We therefore aimed to study the association between psychosocial job strain (high demands, low control) and the risk of preterm birth and birth weight related to gestational week, in a large, prospective population-based Danish pregnancy cohort with linkage to national registers.
Methods and design
This study was conducted as described in the study protocol ‘Testing the association between psychosocial job strain and adverse birth outcomes—design and methods’.22 The protocol provides a detailed description of methods, design, study population, exposure, outcomes, covariates and planned statistics prior to conduction of the analyses.
The study was based on the Danish National Birth Cohort (DNBC). This nationwide longitudinal survey was established in 1996 and included prospective interview data of more than 100 000 pregnancies in Denmark. All participating women should be able to read and understand Danish well enough to complete the interviews. The original cohort protocol of the DNBC included four interviews: two in weeks 12–14 and 30–32 of pregnancy and two interviews postnatal. Further information on the structure and aim of DNBC may be obtained from Olsen et al.23
Totally, 100 418 pregnancies were included in the DNBC. First inclusion criteria for this study were confirmation that the woman was still pregnant and working in the baseline interview (63 739pregnancies). Including only singletons, the first sibling in the cohort, and complete data on psychosocial job strain, birth outcomes and included covariates, reduced the number of eligible pregnancies to 48 890. This can be seen in the flowchart,22 although small discrepancies appear due to removal of outliers in birth weight. Among the included pregnancies (n=48 890), the prevalence of preterm birth, defined as delivery before 37 completed gestational weeks was 4.9% (n=2375). The prevalence of small for gestational age (SGA) and large for gestational age (LGA) equalled, by definition, approximately 10% for each outcome.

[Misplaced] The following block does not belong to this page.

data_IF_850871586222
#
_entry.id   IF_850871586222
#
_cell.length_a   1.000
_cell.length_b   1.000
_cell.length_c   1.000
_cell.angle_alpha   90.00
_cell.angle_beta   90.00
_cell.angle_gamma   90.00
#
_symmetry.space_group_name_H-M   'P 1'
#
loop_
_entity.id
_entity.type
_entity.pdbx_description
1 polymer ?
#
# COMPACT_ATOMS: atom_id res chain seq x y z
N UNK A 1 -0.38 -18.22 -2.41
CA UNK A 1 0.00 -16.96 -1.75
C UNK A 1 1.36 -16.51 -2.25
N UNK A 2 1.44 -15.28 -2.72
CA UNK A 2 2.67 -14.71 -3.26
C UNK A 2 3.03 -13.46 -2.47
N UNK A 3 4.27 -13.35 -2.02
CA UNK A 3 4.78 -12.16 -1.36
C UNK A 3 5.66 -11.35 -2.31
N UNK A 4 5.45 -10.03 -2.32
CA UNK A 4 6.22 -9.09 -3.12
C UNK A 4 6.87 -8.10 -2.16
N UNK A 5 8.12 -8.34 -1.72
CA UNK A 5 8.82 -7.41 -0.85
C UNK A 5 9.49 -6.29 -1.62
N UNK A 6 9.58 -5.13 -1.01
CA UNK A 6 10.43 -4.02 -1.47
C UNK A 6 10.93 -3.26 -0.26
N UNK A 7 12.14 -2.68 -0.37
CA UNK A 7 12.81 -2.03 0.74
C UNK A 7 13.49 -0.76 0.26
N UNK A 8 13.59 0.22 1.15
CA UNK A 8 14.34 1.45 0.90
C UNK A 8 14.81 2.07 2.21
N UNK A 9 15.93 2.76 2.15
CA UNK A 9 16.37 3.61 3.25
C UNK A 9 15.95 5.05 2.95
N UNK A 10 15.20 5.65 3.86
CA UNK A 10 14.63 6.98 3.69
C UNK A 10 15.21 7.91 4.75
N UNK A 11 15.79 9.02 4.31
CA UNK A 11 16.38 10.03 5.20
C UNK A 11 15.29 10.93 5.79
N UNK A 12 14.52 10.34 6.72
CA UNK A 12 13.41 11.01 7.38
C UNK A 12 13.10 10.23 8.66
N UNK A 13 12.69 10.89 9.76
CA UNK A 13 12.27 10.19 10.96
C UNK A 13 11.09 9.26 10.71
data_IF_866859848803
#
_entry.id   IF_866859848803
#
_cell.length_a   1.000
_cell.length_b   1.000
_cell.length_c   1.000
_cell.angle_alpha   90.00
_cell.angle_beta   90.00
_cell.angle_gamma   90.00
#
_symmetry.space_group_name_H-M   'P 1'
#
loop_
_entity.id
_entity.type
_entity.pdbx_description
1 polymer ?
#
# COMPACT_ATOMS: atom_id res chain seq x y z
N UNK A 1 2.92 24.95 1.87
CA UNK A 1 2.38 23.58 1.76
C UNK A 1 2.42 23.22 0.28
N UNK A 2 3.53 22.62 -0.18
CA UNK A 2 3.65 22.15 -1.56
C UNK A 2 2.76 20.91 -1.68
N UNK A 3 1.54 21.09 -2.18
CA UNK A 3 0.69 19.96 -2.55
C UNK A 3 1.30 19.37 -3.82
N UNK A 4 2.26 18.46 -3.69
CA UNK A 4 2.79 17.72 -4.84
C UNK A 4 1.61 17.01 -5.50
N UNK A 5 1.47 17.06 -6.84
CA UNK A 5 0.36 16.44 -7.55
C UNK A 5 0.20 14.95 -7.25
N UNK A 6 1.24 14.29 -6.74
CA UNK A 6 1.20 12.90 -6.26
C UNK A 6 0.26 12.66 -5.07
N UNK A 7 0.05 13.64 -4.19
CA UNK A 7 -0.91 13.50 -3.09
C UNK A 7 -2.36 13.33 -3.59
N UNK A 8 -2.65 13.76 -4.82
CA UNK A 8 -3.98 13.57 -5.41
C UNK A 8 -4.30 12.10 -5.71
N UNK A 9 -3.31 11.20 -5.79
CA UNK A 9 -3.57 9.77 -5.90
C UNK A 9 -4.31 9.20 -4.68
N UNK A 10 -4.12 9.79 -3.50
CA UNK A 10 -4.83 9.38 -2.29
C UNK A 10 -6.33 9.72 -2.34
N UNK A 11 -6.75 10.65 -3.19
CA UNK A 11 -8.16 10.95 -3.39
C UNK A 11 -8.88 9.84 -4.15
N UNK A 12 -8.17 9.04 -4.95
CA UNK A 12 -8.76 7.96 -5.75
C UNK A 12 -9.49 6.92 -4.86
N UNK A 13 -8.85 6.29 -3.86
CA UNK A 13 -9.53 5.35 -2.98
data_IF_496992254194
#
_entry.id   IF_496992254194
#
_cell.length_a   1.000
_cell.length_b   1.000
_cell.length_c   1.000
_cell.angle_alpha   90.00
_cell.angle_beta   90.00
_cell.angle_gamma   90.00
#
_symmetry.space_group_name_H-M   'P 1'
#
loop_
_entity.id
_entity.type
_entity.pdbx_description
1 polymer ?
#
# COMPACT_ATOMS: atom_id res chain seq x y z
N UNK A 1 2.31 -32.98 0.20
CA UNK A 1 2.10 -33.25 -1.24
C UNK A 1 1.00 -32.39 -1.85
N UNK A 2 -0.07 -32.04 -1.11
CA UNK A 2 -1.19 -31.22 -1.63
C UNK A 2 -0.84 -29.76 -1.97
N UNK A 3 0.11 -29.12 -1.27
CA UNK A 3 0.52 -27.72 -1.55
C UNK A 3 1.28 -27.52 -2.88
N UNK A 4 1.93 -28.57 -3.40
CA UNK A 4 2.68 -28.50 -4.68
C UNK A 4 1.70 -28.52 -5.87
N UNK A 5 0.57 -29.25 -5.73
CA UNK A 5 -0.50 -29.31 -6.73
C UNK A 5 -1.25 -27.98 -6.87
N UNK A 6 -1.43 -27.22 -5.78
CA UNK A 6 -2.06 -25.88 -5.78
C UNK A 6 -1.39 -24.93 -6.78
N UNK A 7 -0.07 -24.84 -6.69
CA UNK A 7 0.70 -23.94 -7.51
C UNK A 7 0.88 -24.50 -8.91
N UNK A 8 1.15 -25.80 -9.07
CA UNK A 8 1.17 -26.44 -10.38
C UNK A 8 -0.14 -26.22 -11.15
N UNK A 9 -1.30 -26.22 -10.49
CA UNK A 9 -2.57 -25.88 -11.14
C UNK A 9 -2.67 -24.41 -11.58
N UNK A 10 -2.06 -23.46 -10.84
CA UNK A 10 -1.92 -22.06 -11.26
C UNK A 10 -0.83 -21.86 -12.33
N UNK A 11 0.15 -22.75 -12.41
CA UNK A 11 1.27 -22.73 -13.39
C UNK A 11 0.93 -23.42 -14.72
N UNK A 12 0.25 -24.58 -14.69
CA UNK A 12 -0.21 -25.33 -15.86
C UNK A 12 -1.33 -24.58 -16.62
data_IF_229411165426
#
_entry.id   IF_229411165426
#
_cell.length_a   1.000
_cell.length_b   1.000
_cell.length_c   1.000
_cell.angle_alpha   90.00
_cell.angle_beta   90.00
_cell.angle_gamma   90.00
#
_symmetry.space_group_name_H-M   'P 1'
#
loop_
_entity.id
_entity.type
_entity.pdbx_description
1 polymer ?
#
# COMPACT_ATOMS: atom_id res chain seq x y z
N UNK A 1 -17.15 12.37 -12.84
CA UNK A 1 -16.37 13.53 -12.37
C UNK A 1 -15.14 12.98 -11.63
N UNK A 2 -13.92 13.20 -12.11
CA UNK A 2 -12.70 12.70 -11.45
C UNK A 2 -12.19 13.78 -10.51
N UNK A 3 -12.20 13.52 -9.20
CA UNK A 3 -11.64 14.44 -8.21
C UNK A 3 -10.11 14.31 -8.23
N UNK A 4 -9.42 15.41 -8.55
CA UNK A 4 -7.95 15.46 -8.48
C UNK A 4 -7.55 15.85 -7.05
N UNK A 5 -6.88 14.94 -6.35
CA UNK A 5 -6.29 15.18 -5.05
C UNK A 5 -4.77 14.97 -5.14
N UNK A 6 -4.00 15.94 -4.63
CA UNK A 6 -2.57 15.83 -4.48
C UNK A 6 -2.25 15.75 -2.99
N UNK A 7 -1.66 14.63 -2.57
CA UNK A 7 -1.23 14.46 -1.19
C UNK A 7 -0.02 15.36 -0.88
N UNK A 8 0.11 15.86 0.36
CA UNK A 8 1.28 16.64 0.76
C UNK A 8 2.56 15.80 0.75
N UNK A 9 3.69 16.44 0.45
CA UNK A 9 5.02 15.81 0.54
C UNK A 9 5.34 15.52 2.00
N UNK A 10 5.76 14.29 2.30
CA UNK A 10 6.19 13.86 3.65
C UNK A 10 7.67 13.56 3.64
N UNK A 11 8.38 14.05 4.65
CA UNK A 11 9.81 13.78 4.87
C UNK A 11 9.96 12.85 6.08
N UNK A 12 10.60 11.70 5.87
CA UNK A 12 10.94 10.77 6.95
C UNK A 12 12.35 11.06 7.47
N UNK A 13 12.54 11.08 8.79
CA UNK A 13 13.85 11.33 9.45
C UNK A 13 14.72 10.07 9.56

From the first interview (range: gestational week 6–21, median: 15.6 weeks), the psychosocial exposure-variable was based on two questions on the psychosocial work environment:
Do you have too many tasks at your work? (Demand dimension)
Do you have the opportunity to influence your tasks and working conditions? (Control dimension).
(Both questions had the response categories: often, sometimes and seldom.)
Combination of the answers to these questions allowed for evaluation of psychosocial load in the working environment by use of the Demand Control Model/Job Strain Model.24 In agreement with the model, the women were divided into four categories based on their answers to the above questions: low strain (low demands, high control), active (high demands, high control), passive (low demands, low control) and high strain (high demands, low control).
In order to maximise exposure contrast, high strain was defined by the answer categories ‘often’ when enquiring about demands, and ‘seldom’ when enquiring about control. This combination was of our primary interest, as high demands and low control at work were expected to predict the highest degree of mental strain.24 The reference group was the low-strain group, defined by the answer categories ‘sometimes’ or ‘seldom’ to the demand question and ‘often’ or ‘sometimes’ to the control question as illustrated in figure 1. This model has been applied previously in DNBC research, in assessment of the effects of work-related stress on pelvic pain and late fetal loss.25 ,26